Luther’s Works, Volume 36
Six major movements of the resultant symphony are included in this volume, all dealing with the doctrine of the Lord’s Supper. In addition to providing observations on vows, sin, celibacy, sainthood, and spirits, Luther expresses his views concerning authority in the church, the place of Scripture, and the merits and limitations of a “Lutheran” confession.
Luther’s Works, Volume 37
This volume contains Luther’s most extensive exposition of his understanding of the Lord’s Supper. Directed against the more radical representatives of the sixteenth century reformation movement, this exposition is contained in the two major treatises appearing in an English translation in this volume. The translation and the wealth of historical commentary provided in this volume is a good starting point for a reassessment of the reformation contribution to our understanding of the Lord’s Supper.
Luther’s Works, Volume 38
The final volume in the section entitled “ Word and Sacrament” of Luther’s Works traces the development of Luther’s concept of the Lord’s Supper from the time of the Marburg Colloquy in 1529 down to 1544, two years before his death.
Luther’s Works, Volume 39
This volume includes two writings dealing with the plight of the common person who Luther felt had become a victim of the ecclesiastical establishment. These are followed by treatises taken from Luther’s literary feud with three staunch supporters of Rome: Augustine Alveld, Jerome Emser [the “Leipzig goat”], and Albrecht of Mainz. The final treatise contains Luther’s argument for congregational authority.
Luther’s Works, Volume 40
This volume in Luther’s Works contains writings of Luther directed for the most part against the fanatical front on the left. In denying the reality of the church, the validity and need of the office of the ministry, the fanatics relegate the sacraments to a secondary position, thus bypassing the Word as God’s means of communication to men.
Luther’s Works, Volume 41
Conflict between the church of Rome and the reformers reached its most violent peak in the five years before the Council of Trent in 1545, a council the pope had been delaying for years. Luther had not only given up hope for a "free, Christian council," but had also come to the conclusion that the authority of such a council was limited to reaffirming the ancient faith of the apostles. This radical departure from Rome's interpretation of its own authority forms the basis of Luther's new doctrine of the church—and also of his advice to Protestant princes on the problems of ecclesiastical property. It is this doctrine of the church which is the theme of the three treatises written during this period and included in this volume.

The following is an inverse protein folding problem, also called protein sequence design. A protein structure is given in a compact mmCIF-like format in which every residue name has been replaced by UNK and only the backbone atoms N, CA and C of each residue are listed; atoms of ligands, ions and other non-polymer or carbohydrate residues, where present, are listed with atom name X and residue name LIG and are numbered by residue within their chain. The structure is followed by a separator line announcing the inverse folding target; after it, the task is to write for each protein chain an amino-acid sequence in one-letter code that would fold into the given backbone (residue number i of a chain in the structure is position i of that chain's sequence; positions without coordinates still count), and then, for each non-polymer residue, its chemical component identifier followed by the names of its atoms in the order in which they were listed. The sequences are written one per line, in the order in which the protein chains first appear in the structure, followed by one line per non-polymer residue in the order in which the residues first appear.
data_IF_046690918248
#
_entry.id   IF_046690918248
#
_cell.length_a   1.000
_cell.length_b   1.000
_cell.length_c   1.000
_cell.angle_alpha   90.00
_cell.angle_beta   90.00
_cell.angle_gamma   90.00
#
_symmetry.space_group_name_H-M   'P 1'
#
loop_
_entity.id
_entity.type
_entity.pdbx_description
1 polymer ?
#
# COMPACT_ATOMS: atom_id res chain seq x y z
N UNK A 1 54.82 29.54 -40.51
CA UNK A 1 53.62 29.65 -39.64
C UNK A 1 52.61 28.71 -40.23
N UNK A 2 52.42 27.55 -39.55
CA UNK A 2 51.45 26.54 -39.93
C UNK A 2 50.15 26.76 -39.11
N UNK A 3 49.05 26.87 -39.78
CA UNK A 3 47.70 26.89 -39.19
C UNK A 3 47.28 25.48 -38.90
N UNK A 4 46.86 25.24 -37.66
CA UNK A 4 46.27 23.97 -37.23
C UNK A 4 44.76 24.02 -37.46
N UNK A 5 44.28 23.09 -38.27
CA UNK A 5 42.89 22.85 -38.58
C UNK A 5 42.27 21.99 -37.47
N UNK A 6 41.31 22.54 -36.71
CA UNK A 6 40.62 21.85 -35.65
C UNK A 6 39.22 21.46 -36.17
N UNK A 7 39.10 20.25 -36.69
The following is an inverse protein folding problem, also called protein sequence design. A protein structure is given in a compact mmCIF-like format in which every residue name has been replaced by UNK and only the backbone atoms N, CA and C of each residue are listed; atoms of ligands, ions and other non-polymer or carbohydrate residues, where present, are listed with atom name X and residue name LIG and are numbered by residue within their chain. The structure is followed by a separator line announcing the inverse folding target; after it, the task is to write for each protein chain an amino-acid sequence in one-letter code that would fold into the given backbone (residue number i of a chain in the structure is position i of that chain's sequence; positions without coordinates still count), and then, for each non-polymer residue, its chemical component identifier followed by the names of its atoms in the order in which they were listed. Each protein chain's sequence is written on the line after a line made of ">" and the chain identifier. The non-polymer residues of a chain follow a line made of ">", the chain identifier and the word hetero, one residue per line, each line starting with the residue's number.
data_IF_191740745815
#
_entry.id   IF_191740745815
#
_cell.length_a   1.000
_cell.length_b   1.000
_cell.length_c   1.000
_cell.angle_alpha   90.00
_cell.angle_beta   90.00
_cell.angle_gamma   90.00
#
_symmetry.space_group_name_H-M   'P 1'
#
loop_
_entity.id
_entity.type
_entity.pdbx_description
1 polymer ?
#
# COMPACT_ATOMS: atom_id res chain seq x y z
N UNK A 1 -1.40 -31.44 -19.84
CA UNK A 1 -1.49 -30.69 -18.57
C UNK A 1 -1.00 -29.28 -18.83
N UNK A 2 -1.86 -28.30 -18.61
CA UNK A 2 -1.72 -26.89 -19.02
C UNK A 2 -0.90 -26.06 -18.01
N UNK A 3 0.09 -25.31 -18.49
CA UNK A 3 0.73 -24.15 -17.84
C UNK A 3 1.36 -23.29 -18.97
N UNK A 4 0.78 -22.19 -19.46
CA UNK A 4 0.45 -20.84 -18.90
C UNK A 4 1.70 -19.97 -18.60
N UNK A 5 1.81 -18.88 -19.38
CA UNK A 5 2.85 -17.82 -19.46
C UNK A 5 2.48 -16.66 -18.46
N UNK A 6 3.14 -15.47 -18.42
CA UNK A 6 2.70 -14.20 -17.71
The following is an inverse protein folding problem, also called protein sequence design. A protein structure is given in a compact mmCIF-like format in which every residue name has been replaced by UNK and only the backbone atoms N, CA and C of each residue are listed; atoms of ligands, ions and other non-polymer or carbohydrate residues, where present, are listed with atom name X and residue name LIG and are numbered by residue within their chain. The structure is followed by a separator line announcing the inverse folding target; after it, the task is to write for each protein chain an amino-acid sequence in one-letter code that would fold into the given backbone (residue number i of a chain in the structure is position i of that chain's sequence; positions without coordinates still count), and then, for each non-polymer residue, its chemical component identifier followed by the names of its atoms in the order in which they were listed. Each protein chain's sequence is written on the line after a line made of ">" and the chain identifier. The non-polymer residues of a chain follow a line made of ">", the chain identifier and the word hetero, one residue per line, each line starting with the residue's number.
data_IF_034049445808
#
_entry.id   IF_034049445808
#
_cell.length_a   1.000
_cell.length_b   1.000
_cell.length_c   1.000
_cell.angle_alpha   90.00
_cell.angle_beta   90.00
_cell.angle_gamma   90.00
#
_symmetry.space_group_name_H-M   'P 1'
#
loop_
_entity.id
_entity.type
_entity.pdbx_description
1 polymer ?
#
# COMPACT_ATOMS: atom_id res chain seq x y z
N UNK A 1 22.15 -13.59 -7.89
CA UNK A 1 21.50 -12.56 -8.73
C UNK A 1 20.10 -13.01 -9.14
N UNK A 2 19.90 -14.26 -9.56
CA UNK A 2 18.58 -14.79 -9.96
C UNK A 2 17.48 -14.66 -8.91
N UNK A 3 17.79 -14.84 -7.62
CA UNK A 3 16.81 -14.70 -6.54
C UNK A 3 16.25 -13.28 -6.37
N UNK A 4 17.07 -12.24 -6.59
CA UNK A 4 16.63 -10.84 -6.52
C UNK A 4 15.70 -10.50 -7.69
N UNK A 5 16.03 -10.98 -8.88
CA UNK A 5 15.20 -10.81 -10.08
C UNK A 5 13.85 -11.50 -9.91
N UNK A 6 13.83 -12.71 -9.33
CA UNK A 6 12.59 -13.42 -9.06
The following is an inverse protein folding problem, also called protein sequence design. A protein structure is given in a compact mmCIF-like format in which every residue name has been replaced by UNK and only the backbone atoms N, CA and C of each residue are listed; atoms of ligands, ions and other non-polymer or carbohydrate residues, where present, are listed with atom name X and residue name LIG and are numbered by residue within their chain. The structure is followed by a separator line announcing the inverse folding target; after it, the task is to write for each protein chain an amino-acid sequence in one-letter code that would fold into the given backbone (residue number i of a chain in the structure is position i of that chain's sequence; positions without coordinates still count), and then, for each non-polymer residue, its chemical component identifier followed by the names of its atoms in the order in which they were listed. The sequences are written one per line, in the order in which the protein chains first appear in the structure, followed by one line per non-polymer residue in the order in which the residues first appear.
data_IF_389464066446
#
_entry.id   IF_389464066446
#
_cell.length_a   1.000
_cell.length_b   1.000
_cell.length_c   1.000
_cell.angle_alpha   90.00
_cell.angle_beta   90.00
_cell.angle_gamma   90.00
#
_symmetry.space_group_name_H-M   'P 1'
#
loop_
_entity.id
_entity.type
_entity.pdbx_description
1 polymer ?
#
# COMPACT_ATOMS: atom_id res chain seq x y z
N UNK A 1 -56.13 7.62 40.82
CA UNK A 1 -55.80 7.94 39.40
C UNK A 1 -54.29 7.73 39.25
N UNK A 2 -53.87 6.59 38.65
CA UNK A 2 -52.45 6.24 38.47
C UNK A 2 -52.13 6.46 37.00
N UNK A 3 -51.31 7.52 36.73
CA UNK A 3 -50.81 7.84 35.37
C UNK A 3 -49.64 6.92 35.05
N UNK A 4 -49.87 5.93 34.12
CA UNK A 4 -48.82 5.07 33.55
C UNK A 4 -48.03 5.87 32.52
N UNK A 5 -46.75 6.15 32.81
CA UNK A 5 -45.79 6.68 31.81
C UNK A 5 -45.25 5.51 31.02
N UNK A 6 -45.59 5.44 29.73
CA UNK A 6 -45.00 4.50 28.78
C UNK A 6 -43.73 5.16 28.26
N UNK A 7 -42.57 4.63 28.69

Luther’s Works, Volume 42
The seven pastoral writings presented in this volume are notable for their lack of polemic. Although his very life was literally at stake, Luther does not allude to his own situation, but subdues himself to the message with which he was committed.
Luther’s Works, Volume 43
These are not devotional writings in the sense of being edifying discourses or daily meditations for the cultivation of general spiritual sensitivity. Rather they are concrete expressions of evangelical faith and piety written by Luther the Pastor to deal with specific and burning life situations. In a very real sense they are “letters of spiritual counsel.” The contents of this volume cover the years between 1522 (the year after the Diet of Worms) and 1545 (the year before Luther’s death).
Luther’s Works, Volume 44
During the interval between the Leipzig Debate in 1519 and the dramatic, decisive Diet of Worms in 1521, Luther faced a wide array of major problems. He was forced to defend the emerging Reformation against its secular and ecclesiastical enemies and to clarify his own position. At the same time he had to address himself to a host of friends, supporters, and sympathizers who were apprehensive about where Luther's theology was leading. It was during this critical period that the writings contained in this volume were written.
Luther’s Works, Volume 45
In the eleven treatises comprising this volume, it is of extraordinary interest to note how the foremost exponent of evangelical ethics interprets the dictates of love in the concrete circumstances of his time. A Christian's behavior is determined more by the situation in which he finds himself than by any fixed and final ethical formulations or codes of moral conduct.
Luther’s Works, Volume 46